I'm not trolling, I'm just frustrated by the constant accusations of espionage while the finger pointers are doing exactly the same thing. If any of my comments have come across as trolling then I apologize, but I hope you will re-read my posts and reconsider. I cannot meaningfully discuss anything if you simply shut me down, call me a troll and threaten me.

    edit
    It's probably best if I quit this thread and leave you to it.
     
    Last edited: Jun 20, 2013
  17. the road runner

    the road runner Member

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    You might not have realised but GF is a defence professional ,i am sure he knows what he is talking about ,he may not be able to comment on certain details ,but when he talks you really should listen

    Cheers
     
  18. Bonza

    Bonza Super Moderator Staff Member

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    So you are frustrated, that explains your posts. I understand you might be frustrated but what you said in your post has very little to do with whether or not Huawei is involved in spying, either. What, you think that if a party making accusations is doing the same thing, that automatically makes those accusations baseless? Of course it doesn't, and the fact that you'd call allegations of cyber-espionage on the part of China "baseless" at this point is rather baffling. Do note that I'm not ruling other countries out by saying that, and inferring any such reasoning would be a massive assumption on anyone's part.

    It sounds like this is something that's been bothering you for a while. My suggestion, for what it's worth, would be less emotion and more logic when posting.
     
  19. gf0012-aust

    gf0012-aust Grumpy Old Man Staff Member Verified Defense Pro

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    Huawei started off with military owners - not ex military owners - and the simple reality is that any ICT entity in china is heavily controlled by the Govt, irrespective of what its shareholder presence is presented as. Most foreign intelligence services regard Huawei as a GBE - not a private company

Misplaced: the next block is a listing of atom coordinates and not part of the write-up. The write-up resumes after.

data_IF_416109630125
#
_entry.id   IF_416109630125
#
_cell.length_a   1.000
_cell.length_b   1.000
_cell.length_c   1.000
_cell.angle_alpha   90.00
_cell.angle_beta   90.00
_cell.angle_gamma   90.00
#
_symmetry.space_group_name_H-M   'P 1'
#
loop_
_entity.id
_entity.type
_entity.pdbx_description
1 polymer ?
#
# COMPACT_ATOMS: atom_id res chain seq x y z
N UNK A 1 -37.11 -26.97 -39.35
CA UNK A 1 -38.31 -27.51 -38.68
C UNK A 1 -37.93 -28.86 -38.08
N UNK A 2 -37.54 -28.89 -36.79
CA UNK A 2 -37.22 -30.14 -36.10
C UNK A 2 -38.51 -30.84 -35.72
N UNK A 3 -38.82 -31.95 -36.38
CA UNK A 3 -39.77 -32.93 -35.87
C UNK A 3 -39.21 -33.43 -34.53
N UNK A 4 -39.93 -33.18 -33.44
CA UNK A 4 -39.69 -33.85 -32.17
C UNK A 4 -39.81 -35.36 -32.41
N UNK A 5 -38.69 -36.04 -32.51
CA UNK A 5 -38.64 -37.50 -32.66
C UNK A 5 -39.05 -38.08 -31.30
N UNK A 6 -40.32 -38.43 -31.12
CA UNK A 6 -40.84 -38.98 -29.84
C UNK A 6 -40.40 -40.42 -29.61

comparing CISCO to HUawei to cement your proposition ignores some of the reasons as to why western intel agencies have placed Huawei as a national security risk

    CISCO flogs boxes.
    Huawei flogs boxes and seeks to develop and build the bearers.
    People are not naive to think that the americans, french, germans or martians are blessed angels and won't be engaged in their own cyber progs, the issue is about being caught and about minimising the risk to national security.

    If china wants to ban CISCO it's their choice then they can pick any number of other companies to provide their gear - and quite a few western countries (incl the russians) regard CISCO as already compromised when CISCO started getting some gear built in China. Quite a few countries started pulling chinese made CISCO gear for that very reason - ie they found compromised components. Some of those components were also common to Huawei product.


    I can think of any number of Govt ministers who state that Huawei are pure as the driven snow - including ex western Defence Ministers who are now working for Huawei as consultants - despite the fact that their own Intel services have stated that Huawei is a risk. A congressional report is not something to put your hand over your heart. Again, Int services have known for years that companies like Huawei will try and get ex western Govt political and military leaders on their Boards to try and inject credibility and to add weight to their policy of "changing" the dynamics

    Guess who I trust between politicians motivated by commercial greed and Intelligence services where the only motivation is to protect the country and usually their operators are on 1/20th the salary?

    your opening statements sought to apply hypocrisy and ignored the deeper technical and political issues at play
     
  20. ADMk2

    ADMk2 Just a bloke Staff Member Verified Defense Pro

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    THIS slideshow illustrates the reasons why companies like Huawei aren't trusted.

    "h*tp://www.slideshare.net/endrazine/defcon-hardware-backdooring-is-practical"][Defcon] Hardware backdooring is practical

    Just add the extra t in the http link. DT doesn't seem to like Slideshare...